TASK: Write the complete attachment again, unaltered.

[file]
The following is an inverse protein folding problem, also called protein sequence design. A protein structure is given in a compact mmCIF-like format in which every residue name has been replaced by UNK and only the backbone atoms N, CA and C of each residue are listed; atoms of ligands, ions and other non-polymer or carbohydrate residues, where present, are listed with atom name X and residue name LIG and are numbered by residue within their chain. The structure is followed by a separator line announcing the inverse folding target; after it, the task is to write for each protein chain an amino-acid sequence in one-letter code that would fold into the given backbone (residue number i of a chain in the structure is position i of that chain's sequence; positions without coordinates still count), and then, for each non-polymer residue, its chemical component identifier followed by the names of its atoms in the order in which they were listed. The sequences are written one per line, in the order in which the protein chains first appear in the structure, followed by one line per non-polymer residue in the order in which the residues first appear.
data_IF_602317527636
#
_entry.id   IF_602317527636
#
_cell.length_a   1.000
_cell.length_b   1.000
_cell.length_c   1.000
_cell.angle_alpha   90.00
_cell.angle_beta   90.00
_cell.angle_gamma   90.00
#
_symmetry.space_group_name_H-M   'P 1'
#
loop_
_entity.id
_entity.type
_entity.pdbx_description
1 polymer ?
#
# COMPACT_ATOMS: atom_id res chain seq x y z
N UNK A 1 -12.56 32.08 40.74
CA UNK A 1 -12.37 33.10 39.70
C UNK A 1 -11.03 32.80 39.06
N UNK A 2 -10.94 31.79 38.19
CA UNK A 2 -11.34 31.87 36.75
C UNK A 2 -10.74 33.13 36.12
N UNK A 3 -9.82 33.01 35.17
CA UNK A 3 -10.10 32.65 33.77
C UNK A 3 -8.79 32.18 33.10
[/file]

The following is an inverse protein folding problem, also called protein sequence design. A protein structure is given in a compact mmCIF-like format in which every residue name has been replaced by UNK and only the backbone atoms N, CA and C of each residue are listed; atoms of ligands, ions and other non-polymer or carbohydrate residues, where present, are listed with atom name X and residue name LIG and are numbered by residue within their chain. The structure is followed by a separator line announcing the inverse folding target; after it, the task is to write for each protein chain an amino-acid sequence in one-letter code that would fold into the given backbone (residue number i of a chain in the structure is position i of that chain's sequence; positions without coordinates still count), and then, for each non-polymer residue, its chemical component identifier followed by the names of its atoms in the order in which they were listed. The sequences are written one per line, in the order in which the protein chains first appear in the structure, followed by one line per non-polymer residue in the order in which the residues first appear.
data_IF_602317527636
#
_entry.id   IF_602317527636
#
_cell.length_a   1.000
_cell.length_b   1.000
_cell.length_c   1.000
_cell.angle_alpha   90.00
_cell.angle_beta   90.00
_cell.angle_gamma   90.00
#
_symmetry.space_group_name_H-M   'P 1'
#
loop_
_entity.id
_entity.type
_entity.pdbx_description
1 polymer ?
#
# COMPACT_ATOMS: atom_id res chain seq x y z
N UNK A 1 -12.56 32.08 40.74
CA UNK A 1 -12.37 33.10 39.70
C UNK A 1 -11.03 32.80 39.06
N UNK A 2 -10.94 31.79 38.19
CA UNK A 2 -11.34 31.87 36.75
C UNK A 2 -10.74 33.13 36.12
N UNK A 3 -9.82 33.01 35.17
CA UNK A 3 -10.10 32.65 33.77
C UNK A 3 -8.79 32.18 33.10